Regular cleaning and caring for your hardwood floor will help protect your investment. Learn how to prevent scratches, keep dirt from building up, and what to do when.
Wood continues to be one of the most preferred choices for floor coverings, and the number of wood-like flooring materials on the market is overwhelming. When it comes to real wood flooring, there are 2 main options: solid hardwood flooring and engineered hardwood flooring. It is often assumed that choosing between these two types of floors is a matter of personal preference, and in many case this may be true, but let’s compare solid and engineered hardwood flooring in order to better understand their pros and cons.
Engineered hardwood is a type of wood floor that consists of 2 or more bonded layers. The bottom layers may be made of plywood, hardwood, softwood, or even High Density Fiber (HDF). The top, or ‘wear’ layer is made of real wood. The main advantage of engineered wood floors over solid hardwood is superb dimensional stability – engineered flooring is a lot more resistant to humidity and temperature fluctuations, and for this reason may be installed in a wide range of interiors. Engineered hardwood is a good choice for lakeside cottages, offices, as well as kitchens, or rooms located below grade.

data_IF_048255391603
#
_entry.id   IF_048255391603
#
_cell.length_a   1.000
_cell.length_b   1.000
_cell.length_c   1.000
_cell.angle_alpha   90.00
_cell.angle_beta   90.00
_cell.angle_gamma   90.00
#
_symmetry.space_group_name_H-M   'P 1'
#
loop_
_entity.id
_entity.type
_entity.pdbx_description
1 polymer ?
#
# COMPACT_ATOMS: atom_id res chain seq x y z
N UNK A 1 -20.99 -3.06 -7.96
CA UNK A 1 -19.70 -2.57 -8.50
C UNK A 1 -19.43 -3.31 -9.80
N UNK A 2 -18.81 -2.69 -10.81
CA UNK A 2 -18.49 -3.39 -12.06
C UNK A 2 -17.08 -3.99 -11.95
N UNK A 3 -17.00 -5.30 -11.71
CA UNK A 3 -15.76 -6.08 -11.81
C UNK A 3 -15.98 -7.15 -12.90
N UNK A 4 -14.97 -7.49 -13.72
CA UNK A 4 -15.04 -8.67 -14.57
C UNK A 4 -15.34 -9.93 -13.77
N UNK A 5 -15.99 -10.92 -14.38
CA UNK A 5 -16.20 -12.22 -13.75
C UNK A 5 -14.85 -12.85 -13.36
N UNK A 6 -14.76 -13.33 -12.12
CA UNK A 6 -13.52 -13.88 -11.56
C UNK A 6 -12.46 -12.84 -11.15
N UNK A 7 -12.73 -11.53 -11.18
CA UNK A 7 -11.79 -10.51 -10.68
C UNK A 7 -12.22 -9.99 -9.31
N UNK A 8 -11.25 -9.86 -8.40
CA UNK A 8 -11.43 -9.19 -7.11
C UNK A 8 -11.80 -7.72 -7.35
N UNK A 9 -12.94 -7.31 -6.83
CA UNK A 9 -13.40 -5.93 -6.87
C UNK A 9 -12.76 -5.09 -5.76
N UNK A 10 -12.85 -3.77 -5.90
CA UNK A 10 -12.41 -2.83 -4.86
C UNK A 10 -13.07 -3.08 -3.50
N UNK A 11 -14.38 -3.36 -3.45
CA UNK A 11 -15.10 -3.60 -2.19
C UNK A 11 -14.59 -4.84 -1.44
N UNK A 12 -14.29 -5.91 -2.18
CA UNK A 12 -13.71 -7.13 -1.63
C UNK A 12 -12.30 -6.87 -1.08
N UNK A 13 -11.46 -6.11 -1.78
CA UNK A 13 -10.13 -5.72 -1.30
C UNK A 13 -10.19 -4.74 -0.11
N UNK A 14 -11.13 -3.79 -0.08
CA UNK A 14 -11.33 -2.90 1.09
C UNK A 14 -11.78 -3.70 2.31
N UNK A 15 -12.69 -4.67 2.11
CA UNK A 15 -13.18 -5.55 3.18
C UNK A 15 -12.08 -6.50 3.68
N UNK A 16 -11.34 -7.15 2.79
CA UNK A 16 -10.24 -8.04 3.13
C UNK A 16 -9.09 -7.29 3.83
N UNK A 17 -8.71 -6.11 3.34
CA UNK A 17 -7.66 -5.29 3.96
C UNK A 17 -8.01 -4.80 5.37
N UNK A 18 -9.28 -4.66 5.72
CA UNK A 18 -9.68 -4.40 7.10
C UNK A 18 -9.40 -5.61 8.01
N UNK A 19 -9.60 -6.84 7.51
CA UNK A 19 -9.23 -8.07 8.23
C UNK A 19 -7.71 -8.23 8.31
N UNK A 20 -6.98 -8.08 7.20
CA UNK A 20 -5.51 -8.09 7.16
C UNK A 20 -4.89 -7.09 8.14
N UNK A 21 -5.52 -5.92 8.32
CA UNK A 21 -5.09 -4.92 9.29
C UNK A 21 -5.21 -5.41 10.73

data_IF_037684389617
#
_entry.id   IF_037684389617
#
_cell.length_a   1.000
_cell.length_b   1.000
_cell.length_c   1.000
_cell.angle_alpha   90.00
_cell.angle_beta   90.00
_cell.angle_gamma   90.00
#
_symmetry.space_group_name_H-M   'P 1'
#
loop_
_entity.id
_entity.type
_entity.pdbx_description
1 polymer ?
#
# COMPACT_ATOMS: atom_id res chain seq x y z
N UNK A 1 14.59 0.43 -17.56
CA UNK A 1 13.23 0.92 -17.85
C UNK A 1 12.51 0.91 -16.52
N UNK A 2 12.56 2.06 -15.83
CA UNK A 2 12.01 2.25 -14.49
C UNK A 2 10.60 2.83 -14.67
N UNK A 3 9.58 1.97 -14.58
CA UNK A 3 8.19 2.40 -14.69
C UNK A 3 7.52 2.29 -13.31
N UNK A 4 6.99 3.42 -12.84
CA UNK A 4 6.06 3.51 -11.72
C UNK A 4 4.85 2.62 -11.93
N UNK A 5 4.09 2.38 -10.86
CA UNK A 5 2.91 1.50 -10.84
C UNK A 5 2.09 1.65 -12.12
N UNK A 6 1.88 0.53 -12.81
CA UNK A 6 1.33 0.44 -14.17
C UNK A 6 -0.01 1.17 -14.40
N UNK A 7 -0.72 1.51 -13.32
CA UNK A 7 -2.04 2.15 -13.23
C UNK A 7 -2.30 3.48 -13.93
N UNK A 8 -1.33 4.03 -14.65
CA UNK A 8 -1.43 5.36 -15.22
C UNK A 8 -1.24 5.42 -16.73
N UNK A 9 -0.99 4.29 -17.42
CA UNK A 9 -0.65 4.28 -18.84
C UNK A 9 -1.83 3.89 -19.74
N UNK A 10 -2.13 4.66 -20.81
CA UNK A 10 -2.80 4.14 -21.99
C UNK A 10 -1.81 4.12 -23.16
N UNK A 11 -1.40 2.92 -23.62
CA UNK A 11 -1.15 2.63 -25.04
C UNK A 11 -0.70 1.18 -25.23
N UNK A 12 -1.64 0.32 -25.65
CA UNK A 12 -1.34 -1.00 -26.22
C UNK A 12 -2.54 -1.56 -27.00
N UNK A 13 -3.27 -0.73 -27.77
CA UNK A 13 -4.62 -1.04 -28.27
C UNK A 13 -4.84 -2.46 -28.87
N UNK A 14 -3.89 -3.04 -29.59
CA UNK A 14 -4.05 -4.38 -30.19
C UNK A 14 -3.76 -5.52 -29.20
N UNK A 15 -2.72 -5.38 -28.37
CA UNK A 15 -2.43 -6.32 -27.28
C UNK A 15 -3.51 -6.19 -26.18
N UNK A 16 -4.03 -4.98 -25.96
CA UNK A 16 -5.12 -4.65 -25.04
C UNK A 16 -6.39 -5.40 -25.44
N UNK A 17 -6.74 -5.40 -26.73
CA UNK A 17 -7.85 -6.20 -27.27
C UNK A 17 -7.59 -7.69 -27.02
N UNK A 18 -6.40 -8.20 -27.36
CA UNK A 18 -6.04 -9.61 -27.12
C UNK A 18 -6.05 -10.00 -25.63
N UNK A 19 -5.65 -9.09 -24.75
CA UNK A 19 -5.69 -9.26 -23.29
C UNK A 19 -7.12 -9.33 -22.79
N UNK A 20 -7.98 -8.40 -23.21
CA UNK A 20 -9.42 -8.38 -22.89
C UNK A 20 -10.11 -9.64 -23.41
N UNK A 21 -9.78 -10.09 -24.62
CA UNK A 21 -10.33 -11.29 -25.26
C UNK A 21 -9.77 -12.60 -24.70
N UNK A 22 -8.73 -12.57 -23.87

Nearly 60% of Americans own dogs, and almost a third of all dog owner have 2 or more four-legged friends. With these numbers in mind, it’s easy to understand why there is a growing demand for hardwood floors that are not only green and natural, but also practical and extremely durable. But what is the best hardwood floor for a household with dogs? If you are a dog owner with a heart set on getting real hardwood floors, read on, as the tips below explain how to choose flooring that will stand up to dogs over time.
Few flooring surfaces can match the look and feel of real hardwood. It looks elegant and authentic, feels warm and smooth. Those who love hardwood, love it a lot, and opt in for real wood on all flooring surfaces in their homes, including the kitchen. Pages of Canadian Interiors or House and Home magazines feature numerous images of gorgeous kitchen interiors with designer wood floors. They look incredible in print, but is hardwood in the kitchen really a good idea?